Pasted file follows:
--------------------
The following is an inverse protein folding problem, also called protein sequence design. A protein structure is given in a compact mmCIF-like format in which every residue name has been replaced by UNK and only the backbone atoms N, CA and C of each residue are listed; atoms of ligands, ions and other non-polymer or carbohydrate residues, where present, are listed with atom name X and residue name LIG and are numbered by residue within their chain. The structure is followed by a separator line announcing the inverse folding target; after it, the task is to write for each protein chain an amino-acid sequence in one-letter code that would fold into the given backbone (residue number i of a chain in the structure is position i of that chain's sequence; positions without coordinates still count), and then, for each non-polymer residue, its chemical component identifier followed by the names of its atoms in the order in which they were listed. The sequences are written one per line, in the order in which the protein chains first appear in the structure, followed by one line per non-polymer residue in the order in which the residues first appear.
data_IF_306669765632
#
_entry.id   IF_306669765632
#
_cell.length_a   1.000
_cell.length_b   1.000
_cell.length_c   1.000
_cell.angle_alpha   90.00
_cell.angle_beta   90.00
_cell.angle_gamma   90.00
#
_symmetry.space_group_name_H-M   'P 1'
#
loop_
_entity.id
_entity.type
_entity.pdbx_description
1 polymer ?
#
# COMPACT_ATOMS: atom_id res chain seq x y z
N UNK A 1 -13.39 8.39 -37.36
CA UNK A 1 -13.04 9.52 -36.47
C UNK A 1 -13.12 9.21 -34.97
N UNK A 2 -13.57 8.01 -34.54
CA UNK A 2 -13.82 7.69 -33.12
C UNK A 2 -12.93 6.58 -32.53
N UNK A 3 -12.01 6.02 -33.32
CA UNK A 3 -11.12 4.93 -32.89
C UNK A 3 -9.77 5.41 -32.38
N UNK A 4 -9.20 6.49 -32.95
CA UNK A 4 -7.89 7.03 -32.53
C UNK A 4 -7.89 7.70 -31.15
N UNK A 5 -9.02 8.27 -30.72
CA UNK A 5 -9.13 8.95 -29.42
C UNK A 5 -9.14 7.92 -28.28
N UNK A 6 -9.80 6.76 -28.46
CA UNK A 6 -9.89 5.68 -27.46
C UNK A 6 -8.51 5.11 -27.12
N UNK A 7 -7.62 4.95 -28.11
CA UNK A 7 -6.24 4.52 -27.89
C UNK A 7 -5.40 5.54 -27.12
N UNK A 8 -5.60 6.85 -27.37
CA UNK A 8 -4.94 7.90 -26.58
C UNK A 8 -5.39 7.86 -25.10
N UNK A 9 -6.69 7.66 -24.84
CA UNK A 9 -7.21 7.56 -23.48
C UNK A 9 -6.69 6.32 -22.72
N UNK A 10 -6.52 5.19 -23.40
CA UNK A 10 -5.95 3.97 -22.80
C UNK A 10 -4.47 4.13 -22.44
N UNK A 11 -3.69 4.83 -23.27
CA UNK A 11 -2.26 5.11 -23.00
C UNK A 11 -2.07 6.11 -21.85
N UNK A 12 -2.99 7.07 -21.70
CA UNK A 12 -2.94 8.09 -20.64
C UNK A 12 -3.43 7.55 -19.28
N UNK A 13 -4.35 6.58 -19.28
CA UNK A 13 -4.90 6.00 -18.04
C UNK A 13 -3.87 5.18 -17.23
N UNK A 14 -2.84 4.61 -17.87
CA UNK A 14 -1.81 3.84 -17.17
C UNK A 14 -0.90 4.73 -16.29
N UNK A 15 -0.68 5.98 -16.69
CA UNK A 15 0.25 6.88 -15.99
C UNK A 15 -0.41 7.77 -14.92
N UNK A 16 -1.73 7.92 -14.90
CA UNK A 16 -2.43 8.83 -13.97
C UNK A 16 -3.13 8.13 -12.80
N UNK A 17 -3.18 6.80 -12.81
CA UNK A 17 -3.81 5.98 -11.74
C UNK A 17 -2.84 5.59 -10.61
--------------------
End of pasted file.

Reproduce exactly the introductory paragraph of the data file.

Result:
The following is an inverse protein folding problem, also called protein sequence design. A protein structure is given in a compact mmCIF-like format in which every residue name has been replaced by UNK and only the backbone atoms N, CA and C of each residue are listed; atoms of ligands, ions and other non-polymer or carbohydrate residues, where present, are listed with atom name X and residue name LIG and are numbered by residue within their chain. The structure is followed by a separator line announcing the inverse folding target; after it, the task is to write for each protein chain an amino-acid sequence in one-letter code that would fold into the given backbone (residue number i of a chain in the structure is position i of that chain's sequence; positions without coordinates still count), and then, for each non-polymer residue, its chemical component identifier followed by the names of its atoms in the order in which they were listed. The sequences are written one per line, in the order in which the protein chains first appear in the structure, followed by one line per non-polymer residue in the order in which the residues first appear.